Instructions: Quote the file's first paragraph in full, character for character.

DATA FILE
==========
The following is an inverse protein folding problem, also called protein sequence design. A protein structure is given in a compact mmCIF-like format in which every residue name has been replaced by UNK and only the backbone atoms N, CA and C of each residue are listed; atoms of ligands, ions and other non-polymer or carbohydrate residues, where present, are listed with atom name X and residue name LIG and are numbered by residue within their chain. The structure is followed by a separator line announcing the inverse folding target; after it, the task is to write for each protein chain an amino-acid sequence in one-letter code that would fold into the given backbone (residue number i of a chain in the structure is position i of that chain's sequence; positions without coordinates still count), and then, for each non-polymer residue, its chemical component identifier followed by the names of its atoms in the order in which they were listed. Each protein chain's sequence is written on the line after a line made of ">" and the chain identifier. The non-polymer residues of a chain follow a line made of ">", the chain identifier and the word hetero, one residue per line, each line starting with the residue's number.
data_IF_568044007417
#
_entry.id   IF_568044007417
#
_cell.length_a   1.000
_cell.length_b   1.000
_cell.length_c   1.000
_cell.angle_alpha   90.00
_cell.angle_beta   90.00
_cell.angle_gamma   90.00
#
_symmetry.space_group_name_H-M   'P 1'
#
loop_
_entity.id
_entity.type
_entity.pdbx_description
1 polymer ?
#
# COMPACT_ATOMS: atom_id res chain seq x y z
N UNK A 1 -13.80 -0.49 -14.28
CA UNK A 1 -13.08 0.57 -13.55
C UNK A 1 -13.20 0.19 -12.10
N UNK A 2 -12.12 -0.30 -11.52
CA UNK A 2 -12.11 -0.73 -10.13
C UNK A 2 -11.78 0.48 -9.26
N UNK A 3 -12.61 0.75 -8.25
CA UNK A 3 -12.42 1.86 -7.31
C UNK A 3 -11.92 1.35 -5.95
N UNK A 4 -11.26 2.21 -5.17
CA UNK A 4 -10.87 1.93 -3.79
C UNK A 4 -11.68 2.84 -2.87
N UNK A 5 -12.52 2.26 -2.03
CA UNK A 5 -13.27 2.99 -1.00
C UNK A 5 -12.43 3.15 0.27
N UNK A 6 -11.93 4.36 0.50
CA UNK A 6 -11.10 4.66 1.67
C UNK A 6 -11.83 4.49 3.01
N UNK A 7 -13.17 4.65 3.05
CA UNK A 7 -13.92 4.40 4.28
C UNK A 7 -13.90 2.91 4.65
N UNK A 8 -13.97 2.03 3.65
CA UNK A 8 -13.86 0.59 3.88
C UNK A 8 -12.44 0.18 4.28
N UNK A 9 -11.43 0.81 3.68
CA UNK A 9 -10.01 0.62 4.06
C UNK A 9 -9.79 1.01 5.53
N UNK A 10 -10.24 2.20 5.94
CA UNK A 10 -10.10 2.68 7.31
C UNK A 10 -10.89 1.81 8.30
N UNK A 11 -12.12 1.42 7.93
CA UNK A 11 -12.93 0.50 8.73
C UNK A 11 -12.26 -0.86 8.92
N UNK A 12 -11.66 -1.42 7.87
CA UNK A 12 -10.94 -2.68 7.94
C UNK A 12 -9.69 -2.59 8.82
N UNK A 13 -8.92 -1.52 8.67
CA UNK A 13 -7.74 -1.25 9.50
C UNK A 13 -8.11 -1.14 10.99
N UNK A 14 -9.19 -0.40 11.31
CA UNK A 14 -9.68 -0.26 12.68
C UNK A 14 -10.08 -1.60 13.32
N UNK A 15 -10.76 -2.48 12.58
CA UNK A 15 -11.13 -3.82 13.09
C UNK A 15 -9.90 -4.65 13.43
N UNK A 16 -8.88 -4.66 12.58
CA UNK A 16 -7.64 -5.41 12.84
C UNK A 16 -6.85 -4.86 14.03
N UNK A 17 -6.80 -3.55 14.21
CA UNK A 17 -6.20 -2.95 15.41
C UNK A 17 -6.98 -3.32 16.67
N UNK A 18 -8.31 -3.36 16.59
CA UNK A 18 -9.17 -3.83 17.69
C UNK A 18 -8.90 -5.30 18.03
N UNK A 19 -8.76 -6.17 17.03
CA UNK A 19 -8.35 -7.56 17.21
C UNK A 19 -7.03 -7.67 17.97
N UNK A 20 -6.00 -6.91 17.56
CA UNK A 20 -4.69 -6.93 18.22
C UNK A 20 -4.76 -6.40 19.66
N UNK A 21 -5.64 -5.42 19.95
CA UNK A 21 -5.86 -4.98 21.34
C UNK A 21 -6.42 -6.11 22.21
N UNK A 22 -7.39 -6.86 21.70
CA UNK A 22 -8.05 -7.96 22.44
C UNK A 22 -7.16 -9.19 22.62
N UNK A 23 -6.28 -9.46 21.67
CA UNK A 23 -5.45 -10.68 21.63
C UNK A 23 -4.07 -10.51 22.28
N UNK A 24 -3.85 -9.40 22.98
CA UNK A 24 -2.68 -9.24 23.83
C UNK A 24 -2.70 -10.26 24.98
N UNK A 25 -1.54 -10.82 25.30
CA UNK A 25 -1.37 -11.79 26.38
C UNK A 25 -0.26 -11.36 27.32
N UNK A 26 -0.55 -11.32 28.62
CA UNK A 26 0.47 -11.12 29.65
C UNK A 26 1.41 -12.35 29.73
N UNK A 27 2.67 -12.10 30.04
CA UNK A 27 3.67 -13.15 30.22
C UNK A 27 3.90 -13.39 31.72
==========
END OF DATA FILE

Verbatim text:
The following is an inverse protein folding problem, also called protein sequence design. A protein structure is given in a compact mmCIF-like format in which every residue name has been replaced by UNK and only the backbone atoms N, CA and C of each residue are listed; atoms of ligands, ions and other non-polymer or carbohydrate residues, where present, are listed with atom name X and residue name LIG and are numbered by residue within their chain. The structure is followed by a separator line announcing the inverse folding target; after it, the task is to write for each protein chain an amino-acid sequence in one-letter code that would fold into the given backbone (residue number i of a chain in the structure is position i of that chain's sequence; positions without coordinates still count), and then, for each non-polymer residue, its chemical component identifier followed by the names of its atoms in the order in which they were listed. Each protein chain's sequence is written on the line after a line made of ">" and the chain identifier. The non-polymer residues of a chain follow a line made of ">", the chain identifier and the word hetero, one residue per line, each line starting with the residue's number.